But, besides holding to the number of F-35s requested by the Pentagon – five fewer than last year – the Senate bill would disband the F-35 Joint Program Office at the Pentagon, leaving oversight responsibilities for the F-35s to the individual services. The F-35 is built in three versions, known as the F-35A, F-35B and F-35C, for the Air Force, Navy and Marines.

“Despite aspirations for a joint aircraft, the F-35A, F-35B, and F-35C are essentially three distinct aircraft, with significantly different missions and capability requirements,” said a Senate Armed Services Committee release. “Devolving this program to the services will help ensure the proper alignment of responsibility and accountability the F-35 program needs and has too often lacked.”

An A-10 Thunderbolt

U.S. Department of Defense

An A-10 Thunderbolt

The Senate bill also would place $8 billion to make upgrades and fixes for the first block of F-35s into a separate account.

“Given the Department of Defense’s poor track record on upgrade programs like this one, a separate program will enable rigorous oversight by the Congress to protect taxpayers,” the Senate release said.

Sen. Richard Blumenthal, D-Conn., a member of the Senate Armed Services Committee, said the move could improve transparency, but otherwise would not affect the program.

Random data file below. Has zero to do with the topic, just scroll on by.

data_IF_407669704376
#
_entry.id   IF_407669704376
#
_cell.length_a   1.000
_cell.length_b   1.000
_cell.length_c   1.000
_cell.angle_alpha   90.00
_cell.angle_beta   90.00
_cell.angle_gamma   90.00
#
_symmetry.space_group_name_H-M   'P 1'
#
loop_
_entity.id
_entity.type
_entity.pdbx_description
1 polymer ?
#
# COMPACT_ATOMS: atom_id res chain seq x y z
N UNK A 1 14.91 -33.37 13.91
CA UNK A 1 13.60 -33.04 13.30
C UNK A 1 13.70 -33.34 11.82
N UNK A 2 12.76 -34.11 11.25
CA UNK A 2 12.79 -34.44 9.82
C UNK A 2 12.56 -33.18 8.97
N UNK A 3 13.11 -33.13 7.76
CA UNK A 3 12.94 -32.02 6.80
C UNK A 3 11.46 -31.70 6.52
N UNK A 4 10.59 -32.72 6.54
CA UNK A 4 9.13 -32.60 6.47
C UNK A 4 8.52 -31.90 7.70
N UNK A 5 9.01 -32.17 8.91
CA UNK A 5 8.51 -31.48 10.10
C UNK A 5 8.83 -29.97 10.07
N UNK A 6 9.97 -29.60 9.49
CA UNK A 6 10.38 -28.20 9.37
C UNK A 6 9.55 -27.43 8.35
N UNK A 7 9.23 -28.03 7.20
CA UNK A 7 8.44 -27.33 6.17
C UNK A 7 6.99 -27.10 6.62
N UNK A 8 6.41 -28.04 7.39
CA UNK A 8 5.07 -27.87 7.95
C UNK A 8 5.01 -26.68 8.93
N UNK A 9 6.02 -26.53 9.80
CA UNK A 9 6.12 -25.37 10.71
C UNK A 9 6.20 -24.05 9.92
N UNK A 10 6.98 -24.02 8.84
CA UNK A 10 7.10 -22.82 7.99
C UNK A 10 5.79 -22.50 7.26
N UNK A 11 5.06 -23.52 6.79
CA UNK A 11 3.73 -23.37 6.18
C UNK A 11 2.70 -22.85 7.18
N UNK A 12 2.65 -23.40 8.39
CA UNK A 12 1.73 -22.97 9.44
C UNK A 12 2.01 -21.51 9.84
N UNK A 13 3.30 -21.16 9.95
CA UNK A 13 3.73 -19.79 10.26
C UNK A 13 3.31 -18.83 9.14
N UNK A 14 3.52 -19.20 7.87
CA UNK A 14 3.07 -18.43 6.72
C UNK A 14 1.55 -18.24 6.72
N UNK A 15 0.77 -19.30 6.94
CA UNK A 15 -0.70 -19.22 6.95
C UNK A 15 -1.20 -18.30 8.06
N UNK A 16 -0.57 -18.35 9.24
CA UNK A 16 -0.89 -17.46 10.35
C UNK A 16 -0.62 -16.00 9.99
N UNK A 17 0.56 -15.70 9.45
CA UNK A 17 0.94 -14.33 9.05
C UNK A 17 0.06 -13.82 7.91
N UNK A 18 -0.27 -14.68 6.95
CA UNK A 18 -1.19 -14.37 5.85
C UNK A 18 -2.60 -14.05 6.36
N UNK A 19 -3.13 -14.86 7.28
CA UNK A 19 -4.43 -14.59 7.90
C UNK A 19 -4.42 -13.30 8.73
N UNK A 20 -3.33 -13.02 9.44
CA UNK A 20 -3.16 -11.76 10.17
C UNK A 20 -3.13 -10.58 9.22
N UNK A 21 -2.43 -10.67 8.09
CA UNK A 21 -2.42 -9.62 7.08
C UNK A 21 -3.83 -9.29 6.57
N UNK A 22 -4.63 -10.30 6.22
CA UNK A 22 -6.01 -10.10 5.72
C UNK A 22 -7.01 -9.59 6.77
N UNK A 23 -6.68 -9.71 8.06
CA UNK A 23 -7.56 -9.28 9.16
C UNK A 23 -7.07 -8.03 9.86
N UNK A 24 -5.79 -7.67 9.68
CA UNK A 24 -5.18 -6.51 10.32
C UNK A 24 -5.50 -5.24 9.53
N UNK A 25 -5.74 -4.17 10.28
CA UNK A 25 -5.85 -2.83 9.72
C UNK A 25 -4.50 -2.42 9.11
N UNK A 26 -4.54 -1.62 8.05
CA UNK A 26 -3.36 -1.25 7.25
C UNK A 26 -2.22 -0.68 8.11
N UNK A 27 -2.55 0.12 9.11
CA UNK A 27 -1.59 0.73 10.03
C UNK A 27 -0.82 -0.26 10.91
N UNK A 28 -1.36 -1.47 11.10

“The money is the money, and as long as it is dedicate to the program, it’s still going to sustain and enhance the F-35 program,” he said.

The Senate bill also would require the Pentagon to cancel plans to retire aging A-10 Thunderbolt ground-support planes, nicknamed “Warthogs,” until F-35 operational testing is completed. That’s expected in 2019. The bill also would require the Pentagon to compare the performance of the A-10 and F-35 in close air support of troops and combat search and rescue missions.

While the Senate Armed Services Committee agreed to the Pentagon’s request for the new B-21 Long Range Strike Bomber, whose engines will be built by Pratt & Whitney, it would require the Defense Department to establish “a strict B-21 program baseline and cost control thresholds” and requires quarterly program performance reports to Congress and disclosure of the cost of the new plane’s engineering and manufacturing contracts. The Pentagon has declined to release this information, citing national security.

“This is a reform bill,” said Sen. John McCain, head of the Senate Armed Services Committee.

Like the House bill, the Senate bill prohibits the Pentagon from conducting another round of base closings, something the Obama administration has sought for years to reduce excess capacity at the nation’s military bases.

While it would keep the purchase of Sikorsky Black Hawks for the Army at 36,  the Senate bill has authorized the purchase of eight new Black Hawks, at a cost of about $302 million, to accelerate the Air Force’s program to replace outdated UH-1N helicopters used by rapid security response teams on the Air Force’s intercontinental ballistic missile sites.

“This bill is a breakthrough budget; it adds to the president’s request for helicopters, and it advances submarine readiness,” Blumenthal said.

The bill is expected to be considered by the full Senate in about two weeks. Blumenthal said he’d seek to boost money for Connecticut projects during that debate.

“Sikorsky certainly has the capacity to produce far more helicopters, and they are needed,” he said.